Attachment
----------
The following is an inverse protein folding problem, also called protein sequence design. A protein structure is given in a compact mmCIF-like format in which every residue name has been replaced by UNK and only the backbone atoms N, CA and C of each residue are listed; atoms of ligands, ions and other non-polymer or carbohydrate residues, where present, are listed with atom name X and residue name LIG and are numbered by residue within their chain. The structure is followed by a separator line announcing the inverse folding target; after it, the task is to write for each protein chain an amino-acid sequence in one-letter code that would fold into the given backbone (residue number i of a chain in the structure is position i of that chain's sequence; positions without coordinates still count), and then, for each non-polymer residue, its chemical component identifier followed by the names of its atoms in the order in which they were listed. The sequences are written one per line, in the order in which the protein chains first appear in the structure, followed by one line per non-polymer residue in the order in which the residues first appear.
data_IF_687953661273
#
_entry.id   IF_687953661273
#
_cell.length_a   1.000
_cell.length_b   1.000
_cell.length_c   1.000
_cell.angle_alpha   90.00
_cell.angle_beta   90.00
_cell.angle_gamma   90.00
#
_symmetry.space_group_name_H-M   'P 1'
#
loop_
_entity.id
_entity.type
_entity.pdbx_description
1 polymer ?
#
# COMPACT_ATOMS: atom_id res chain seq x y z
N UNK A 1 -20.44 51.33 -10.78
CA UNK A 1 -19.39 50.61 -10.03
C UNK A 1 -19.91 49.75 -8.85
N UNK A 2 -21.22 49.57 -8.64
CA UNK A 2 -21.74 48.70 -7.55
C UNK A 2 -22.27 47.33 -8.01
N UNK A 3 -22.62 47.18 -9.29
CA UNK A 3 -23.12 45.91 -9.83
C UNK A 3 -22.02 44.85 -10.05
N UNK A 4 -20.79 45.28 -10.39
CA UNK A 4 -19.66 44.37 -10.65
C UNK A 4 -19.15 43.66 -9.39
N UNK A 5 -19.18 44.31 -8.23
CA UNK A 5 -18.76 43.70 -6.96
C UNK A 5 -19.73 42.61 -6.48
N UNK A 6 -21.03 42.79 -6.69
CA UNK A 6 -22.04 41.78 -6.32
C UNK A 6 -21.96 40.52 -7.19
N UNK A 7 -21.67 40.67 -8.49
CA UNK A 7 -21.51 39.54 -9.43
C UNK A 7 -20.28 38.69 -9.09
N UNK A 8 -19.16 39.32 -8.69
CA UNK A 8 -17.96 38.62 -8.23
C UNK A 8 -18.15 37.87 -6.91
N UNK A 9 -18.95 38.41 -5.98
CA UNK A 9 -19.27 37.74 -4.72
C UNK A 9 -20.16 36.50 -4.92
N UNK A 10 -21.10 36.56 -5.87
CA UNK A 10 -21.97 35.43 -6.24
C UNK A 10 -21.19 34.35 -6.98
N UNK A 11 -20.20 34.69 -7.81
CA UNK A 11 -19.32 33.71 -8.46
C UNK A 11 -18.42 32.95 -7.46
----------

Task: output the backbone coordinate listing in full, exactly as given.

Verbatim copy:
The following is an inverse protein folding problem, also called protein sequence design. A protein structure is given in a compact mmCIF-like format in which every residue name has been replaced by UNK and only the backbone atoms N, CA and C of each residue are listed; atoms of ligands, ions and other non-polymer or carbohydrate residues, where present, are listed with atom name X and residue name LIG and are numbered by residue within their chain. The structure is followed by a separator line announcing the inverse folding target; after it, the task is to write for each protein chain an amino-acid sequence in one-letter code that would fold into the given backbone (residue number i of a chain in the structure is position i of that chain's sequence; positions without coordinates still count), and then, for each non-polymer residue, its chemical component identifier followed by the names of its atoms in the order in which they were listed. The sequences are written one per line, in the order in which the protein chains first appear in the structure, followed by one line per non-polymer residue in the order in which the residues first appear.
data_IF_687953661273
#
_entry.id   IF_687953661273
#
_cell.length_a   1.000
_cell.length_b   1.000
_cell.length_c   1.000
_cell.angle_alpha   90.00
_cell.angle_beta   90.00
_cell.angle_gamma   90.00
#
_symmetry.space_group_name_H-M   'P 1'
#
loop_
_entity.id
_entity.type
_entity.pdbx_description
1 polymer ?
#
# COMPACT_ATOMS: atom_id res chain seq x y z
N UNK A 1 -20.44 51.33 -10.78
CA UNK A 1 -19.39 50.61 -10.03
C UNK A 1 -19.91 49.75 -8.85
N UNK A 2 -21.22 49.57 -8.64
CA UNK A 2 -21.74 48.70 -7.55
C UNK A 2 -22.27 47.33 -8.01
N UNK A 3 -22.62 47.18 -9.29
CA UNK A 3 -23.12 45.91 -9.83
C UNK A 3 -22.02 44.85 -10.05
N UNK A 4 -20.79 45.28 -10.39
CA UNK A 4 -19.66 44.37 -10.65
C UNK A 4 -19.15 43.66 -9.39
N UNK A 5 -19.18 44.31 -8.23
CA UNK A 5 -18.76 43.70 -6.96
C UNK A 5 -19.73 42.61 -6.48
N UNK A 6 -21.03 42.79 -6.69
CA UNK A 6 -22.04 41.78 -6.32
C UNK A 6 -21.96 40.52 -7.19
N UNK A 7 -21.67 40.67 -8.49
CA UNK A 7 -21.51 39.54 -9.43
C UNK A 7 -20.28 38.69 -9.09
N UNK A 8 -19.16 39.32 -8.69
CA UNK A 8 -17.96 38.62 -8.23
C UNK A 8 -18.15 37.87 -6.91
N UNK A 9 -18.95 38.41 -5.98
CA UNK A 9 -19.27 37.74 -4.72
C UNK A 9 -20.16 36.50 -4.92
N UNK A 10 -21.10 36.56 -5.87
CA UNK A 10 -21.97 35.43 -6.24
C UNK A 10 -21.19 34.35 -6.98
N UNK A 11 -20.20 34.69 -7.81
CA UNK A 11 -19.32 33.71 -8.46
C UNK A 11 -18.42 32.95 -7.46